The California Consumer Privacy Act (CCPA) took effect Jan. 1. As has been well documented, the statute provides consumers with certain rights regarding their personal information, including the right to know whether businesses are collecting such information and how it is being used, the right to request deletion of such information, and the right to opt out of the sale of such information to third parties.
The CCPA also includes what was supposed to be a limited private right of action that permits consumers to recover up to $750 in statutory damages per incident when certain types of personal information are exposed in connection with a data breach. Perhaps unsurprisingly, this private right of action has already spawned dozens of class actions in California state and federal courts. These suits shed light on the various ways plaintiffs are testing the boundaries of the CCPA and its private right of action. Several categories of boundary-testing CCPA lawsuits are discussed below.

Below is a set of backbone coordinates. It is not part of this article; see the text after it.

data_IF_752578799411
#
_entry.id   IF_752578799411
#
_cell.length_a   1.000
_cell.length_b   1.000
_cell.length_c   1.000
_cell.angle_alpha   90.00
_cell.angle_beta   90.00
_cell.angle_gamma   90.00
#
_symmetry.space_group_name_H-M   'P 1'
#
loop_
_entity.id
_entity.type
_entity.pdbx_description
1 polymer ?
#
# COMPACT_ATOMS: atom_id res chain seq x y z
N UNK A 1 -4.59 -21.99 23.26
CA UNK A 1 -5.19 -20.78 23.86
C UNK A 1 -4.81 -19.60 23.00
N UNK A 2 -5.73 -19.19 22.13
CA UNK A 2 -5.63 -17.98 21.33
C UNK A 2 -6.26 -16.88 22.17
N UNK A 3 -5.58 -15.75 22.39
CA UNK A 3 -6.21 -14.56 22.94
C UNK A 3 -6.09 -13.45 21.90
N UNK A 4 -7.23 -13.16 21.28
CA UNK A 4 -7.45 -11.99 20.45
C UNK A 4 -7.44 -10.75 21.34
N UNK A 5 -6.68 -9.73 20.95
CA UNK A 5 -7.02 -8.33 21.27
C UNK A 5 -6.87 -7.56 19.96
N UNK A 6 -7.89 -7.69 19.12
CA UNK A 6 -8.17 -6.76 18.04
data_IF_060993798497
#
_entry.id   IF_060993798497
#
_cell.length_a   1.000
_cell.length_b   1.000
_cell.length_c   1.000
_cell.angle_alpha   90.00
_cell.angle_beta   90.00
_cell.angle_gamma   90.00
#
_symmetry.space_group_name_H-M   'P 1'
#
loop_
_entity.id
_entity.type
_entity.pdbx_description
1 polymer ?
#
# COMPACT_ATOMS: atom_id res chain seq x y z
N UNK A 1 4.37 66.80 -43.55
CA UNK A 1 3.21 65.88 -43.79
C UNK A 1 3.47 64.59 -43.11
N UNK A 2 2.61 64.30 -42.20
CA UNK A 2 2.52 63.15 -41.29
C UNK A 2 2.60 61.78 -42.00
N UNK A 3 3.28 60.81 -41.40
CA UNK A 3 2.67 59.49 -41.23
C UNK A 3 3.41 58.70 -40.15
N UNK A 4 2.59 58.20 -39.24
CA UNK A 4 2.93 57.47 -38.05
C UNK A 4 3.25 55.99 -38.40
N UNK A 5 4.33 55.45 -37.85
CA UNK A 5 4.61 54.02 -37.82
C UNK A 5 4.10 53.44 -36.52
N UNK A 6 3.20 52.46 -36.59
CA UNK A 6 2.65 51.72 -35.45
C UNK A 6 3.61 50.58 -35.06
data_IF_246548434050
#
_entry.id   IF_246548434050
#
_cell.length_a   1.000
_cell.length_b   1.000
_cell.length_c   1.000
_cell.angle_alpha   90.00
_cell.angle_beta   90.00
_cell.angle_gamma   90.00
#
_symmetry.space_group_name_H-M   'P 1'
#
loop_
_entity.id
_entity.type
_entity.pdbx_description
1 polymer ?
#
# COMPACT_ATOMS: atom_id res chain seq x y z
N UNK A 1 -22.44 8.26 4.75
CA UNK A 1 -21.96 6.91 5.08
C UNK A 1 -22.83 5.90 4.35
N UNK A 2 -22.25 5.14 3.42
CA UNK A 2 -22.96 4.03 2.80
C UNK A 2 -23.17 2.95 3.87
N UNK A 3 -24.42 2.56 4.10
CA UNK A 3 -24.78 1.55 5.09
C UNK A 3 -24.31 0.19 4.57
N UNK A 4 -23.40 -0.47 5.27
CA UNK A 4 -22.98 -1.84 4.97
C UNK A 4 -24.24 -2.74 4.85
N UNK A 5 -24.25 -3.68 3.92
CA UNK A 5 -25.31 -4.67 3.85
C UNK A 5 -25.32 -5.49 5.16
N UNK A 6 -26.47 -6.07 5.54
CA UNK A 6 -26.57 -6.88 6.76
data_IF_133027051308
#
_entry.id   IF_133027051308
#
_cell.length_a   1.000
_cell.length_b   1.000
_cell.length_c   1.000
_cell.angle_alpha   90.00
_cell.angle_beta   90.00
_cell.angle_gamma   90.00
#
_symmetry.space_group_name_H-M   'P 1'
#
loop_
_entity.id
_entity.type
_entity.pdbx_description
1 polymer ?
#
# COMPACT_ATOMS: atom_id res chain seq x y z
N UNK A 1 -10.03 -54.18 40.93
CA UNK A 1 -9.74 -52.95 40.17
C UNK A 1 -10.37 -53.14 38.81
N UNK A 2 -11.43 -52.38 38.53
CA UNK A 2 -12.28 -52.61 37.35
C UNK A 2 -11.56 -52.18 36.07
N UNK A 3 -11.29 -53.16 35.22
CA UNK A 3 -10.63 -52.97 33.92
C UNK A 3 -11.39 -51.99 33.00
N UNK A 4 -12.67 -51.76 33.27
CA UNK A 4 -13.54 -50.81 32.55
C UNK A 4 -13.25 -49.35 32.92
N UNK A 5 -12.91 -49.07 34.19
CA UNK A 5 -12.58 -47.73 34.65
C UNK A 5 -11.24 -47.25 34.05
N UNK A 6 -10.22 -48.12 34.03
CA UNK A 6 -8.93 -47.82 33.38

CCPA Lawsuits Premised on Violations of the Statutory Notice and Opt-Out Provisions
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